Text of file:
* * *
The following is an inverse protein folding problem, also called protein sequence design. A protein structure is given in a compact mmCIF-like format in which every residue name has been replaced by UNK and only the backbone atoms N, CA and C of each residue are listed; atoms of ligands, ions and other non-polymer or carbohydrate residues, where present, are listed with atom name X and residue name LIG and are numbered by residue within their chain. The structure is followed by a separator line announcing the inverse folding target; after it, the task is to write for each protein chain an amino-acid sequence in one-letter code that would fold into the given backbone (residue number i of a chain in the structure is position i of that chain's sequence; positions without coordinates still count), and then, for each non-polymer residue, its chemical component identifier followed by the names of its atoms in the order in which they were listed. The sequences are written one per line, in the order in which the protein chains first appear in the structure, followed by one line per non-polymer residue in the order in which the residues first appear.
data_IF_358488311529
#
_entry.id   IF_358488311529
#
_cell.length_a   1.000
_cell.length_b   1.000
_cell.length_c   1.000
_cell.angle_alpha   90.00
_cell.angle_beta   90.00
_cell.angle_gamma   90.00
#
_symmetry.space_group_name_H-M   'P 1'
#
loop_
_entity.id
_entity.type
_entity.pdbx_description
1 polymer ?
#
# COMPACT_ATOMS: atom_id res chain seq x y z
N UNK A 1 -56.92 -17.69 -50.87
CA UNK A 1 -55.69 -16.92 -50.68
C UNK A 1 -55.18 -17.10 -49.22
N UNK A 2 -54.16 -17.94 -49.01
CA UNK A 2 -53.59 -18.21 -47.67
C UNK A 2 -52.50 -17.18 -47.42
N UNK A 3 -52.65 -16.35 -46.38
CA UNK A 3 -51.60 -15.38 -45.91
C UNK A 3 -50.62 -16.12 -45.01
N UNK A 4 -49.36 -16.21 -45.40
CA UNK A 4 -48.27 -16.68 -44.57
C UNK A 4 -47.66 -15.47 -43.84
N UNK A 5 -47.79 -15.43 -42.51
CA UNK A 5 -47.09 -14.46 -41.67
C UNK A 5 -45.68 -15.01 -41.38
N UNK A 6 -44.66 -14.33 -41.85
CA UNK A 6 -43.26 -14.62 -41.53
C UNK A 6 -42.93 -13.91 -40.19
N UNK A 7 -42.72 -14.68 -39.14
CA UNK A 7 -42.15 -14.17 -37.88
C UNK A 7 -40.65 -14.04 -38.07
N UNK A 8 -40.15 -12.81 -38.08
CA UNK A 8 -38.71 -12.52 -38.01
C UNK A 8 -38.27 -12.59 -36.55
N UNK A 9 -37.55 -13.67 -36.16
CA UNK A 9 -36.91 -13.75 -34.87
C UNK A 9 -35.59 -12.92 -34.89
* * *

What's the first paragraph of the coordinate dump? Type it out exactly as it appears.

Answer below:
The following is an inverse protein folding problem, also called protein sequence design. A protein structure is given in a compact mmCIF-like format in which every residue name has been replaced by UNK and only the backbone atoms N, CA and C of each residue are listed; atoms of ligands, ions and other non-polymer or carbohydrate residues, where present, are listed with atom name X and residue name LIG and are numbered by residue within their chain. The structure is followed by a separator line announcing the inverse folding target; after it, the task is to write for each protein chain an amino-acid sequence in one-letter code that would fold into the given backbone (residue number i of a chain in the structure is position i of that chain's sequence; positions without coordinates still count), and then, for each non-polymer residue, its chemical component identifier followed by the names of its atoms in the order in which they were listed. The sequences are written one per line, in the order in which the protein chains first appear in the structure, followed by one line per non-polymer residue in the order in which the residues first appear.